Through extensive work, we identified a subset of CD4 T cells that is characterized by CD40 expression. Because these cells express IFNγ and IL-17 concomitantly, we termed them Th40 cells . Like regulatory T cells (Treg), Th40 cells develop in the thymus . While Th40 cells are present in non-autoimmune strains (up to 25%), they expand to about 60% of the CD4 compartment in non-obese diabetic (NOD) mice, a model of type I diabetes (T1D) and, coincidentally, a model for relapsing-remitting EAE . Primary, peripheral Th40 cells successfully transfer T1D without additional requirements [12, 13, 19]. Interestingly, Tregs are less able to regulate Th40 cells than other, CD40-negative effector T cells . Translational studies revealed that non-autoimmune, human subjects maintain peripheral levels of Th40 cells at up to 30% of the CD4 T cell compartment [20, 21]. Similar to the T1D animal model, human subjects with MS  or T1D  have an expansion of Th40 cells (up to 50% or more of the CD4 compartment) in peripheral blood compared to controls. Subjects with type 2 diabetes, a non-autoimmune, chronic disease, do not demonstrate that expansion [20, 21]. In a double blind study, Th40 cell expansion was more predictive of T1D than HLA-DR haplotype and those cells were highly responsive to T1D autoantigens . The same was true of Th40 cells in MS . In this reverse translational study, we address the role of Th40 cells in EAE and further define phases of the disease, which may in turn lead to better understanding of MS.
Materials and methods
C57BL/6 mice were from Taconic (Hudson, NY, USA). B6.CB17-Prkdcscid mice were from Jackson Laboratories (Bar Harbor, ME, USA). Animals were housed at the University of Colorado Denver Anschutz Medical Campus AALAC approved Vivarium. This study was carried out in strict accordance with the recommendations in the Guide for the Care and Use of Laboratory Animals of the National Institutes of Health. The protocol was approved by the Institutional Animal Care and Use Committee at the University of Colorado Denver (Protocol number: B-55814(01)1E). All efforts were made to minimize suffering and euthanasia was performed using carbon-dioxide followed by either cervical dislocation or exsanguination.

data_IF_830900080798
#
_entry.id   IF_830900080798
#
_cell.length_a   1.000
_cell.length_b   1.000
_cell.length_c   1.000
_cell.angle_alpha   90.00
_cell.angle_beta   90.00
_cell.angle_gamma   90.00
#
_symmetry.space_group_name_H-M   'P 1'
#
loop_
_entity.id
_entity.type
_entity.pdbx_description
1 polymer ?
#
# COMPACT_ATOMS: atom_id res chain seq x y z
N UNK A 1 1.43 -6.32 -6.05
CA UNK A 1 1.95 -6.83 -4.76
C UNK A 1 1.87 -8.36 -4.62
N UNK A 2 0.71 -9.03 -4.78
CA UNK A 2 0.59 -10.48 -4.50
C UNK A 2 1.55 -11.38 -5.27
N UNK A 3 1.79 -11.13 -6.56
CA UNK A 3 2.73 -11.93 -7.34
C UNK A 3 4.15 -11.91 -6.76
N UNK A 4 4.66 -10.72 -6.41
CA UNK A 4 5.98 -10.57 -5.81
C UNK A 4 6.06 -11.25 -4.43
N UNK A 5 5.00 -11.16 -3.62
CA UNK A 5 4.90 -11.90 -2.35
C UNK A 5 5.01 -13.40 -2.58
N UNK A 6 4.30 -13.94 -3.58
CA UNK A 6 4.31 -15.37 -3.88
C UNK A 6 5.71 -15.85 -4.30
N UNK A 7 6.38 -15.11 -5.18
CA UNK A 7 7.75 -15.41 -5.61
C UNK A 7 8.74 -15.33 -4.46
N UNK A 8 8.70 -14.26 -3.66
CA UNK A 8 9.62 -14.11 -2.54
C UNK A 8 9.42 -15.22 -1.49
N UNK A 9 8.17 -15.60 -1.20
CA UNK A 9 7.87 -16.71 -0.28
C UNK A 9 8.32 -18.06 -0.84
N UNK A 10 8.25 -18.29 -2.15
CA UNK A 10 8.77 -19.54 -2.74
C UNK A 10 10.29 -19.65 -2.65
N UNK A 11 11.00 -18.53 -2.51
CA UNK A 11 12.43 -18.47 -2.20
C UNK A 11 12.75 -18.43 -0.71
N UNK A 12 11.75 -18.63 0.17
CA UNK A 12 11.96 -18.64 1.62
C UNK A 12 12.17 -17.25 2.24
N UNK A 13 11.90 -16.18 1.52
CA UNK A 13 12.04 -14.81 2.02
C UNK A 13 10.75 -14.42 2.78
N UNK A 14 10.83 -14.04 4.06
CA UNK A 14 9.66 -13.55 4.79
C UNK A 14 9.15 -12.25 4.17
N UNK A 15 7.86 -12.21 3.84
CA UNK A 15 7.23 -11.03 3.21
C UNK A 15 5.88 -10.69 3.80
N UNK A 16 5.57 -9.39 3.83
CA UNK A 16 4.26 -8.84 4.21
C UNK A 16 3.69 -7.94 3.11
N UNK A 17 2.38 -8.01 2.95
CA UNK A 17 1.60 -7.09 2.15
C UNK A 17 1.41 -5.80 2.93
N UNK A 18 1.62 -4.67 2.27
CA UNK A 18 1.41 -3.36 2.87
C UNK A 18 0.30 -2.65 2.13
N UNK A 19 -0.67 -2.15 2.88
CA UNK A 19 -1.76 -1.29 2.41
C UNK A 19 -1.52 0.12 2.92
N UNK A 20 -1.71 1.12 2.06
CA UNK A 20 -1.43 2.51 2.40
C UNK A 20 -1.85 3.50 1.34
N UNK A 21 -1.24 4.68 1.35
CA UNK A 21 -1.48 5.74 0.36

Antibodies and reagents
For flow cytometry: Anti-IFNγ (XMG1.2), anti-IL17A (eBio1787), anti-CD3 (145.2C11), anti-CD28 (37.51), anti-CD8 (53–6.7), anti-CD62L (MEL-14), anti-CD44 (IM7), anti-CD69 (H1.2F3), appropriate isotype control antibodies, and permeabilization buffer for intracellular stains were from eBioscience, Inc. (San Diego, CA, USA). TCR Vα and Vβ antibodies, and anti-CD4 (H129.19) were from BD Biosciences (San Jose, CA, USA). For cell purification/sorting: Lympholyte-M was from CedarLane (Burlington, NC, USA). Anti-CD8-, anti-CD4-, anti-MHCII-, anti-CD11b-, and streptavidin-microbeads were from Miltenyi Biotec (Auburn, CA, USA). Anti-CD40, 1C10 , was produced in-house. Anti-CD19-biotin, anti-CD11c-biotin, and anti-CD25-biotin were from eBioscience, Inc. (San Diego, CA, USA). Antibodies for western blot for CD40 (sc-975), CD4 (sc-1140) and CD3 (sc-1127) were from Santa Cruz Biotechnology (Dallas, TX, USA) and for TCRβ (H57-597) was produced in-house. Western blot detection reagent, ECL Prime was from GE Healthcare (Pittsburgh, PA, USA). For EAE induction: M. Tuberculosis H37 RA was from Becton Dickinson, and Company (Franklin Lakes, NJ, USA). Pertussis toxin (PT), Lipopolysaccharide (LPS), and polyinosinic:polycytidylic acid (poly I:C) were from Sigma-Aldrich® (St. Louis, MO, USA). All other reagents were from Sigma-Aldrich®.
Induction of EAE
Female 8–12 week old C57BL/6 mice were immunized subcutaneously on the upper back/neck with 100 μl completely emulsified MOG35-55 (100 μg) and complete Freund’s adjuvant (CFA; 200 μg M. Tuberculosis H37 RA in incomplete Freund’s adjuvant (mineral oil)), followed by PT (200 ng in 100 μl PBS) injections as described . In some experiments MOG35-55 was omitted and in others both MOG35-55 and CFA was omitted and instead 200 μg LPS was emulsified in 100 μl mineral oil and injected subcutaneously. In yet other experiments 200 μg poly I:C in 100 μl PBS was injected intraperitoneally every 4 days for a total of 3 times.
All mice were monitored daily for disease and scored: 0, no abnormality; 1, limp tail or hind limb weakness; 2, limp tail and hind limb weakness; 3, partial hind limb paralysis; 4, complete hind limb paralysis; 5, moribund state. The data are reported as the mean daily clinical score for all animals in each group. Mice were euthanized if reaching a level 5 or if losing more than 20% of their bodyweight.
Disease transfer experiments
Spleens from EAE induced mice were harvested 8 days post immunization, homogenized in Red Blood Cell Lysing Buffer and the cells were pelleted. Th40 cells were sorted as described  then 6 x 107 cells were transferred into C57BL/6.scid mice by intraperitoneal injection followed by a subcutaneous injection of CFA. In other transfer experiments Th40 cells were sorted as above then further depleted on CD11b, CD11c, and CD19 (to further ensure removal of B-cells, macrophages and dendritic cells) then transferred into C57BL/6.scid mice as above. In addition, CD4+(CD40(surface)-) T cells were purified by removing CD8, MHCII, CD40 (1C10, 4F11, HM40-3, and FGK-45), CD11b, CD11c, CD19, and CD25 then 6 x 107 cells were transferred into C57BL/6.scid mice as above.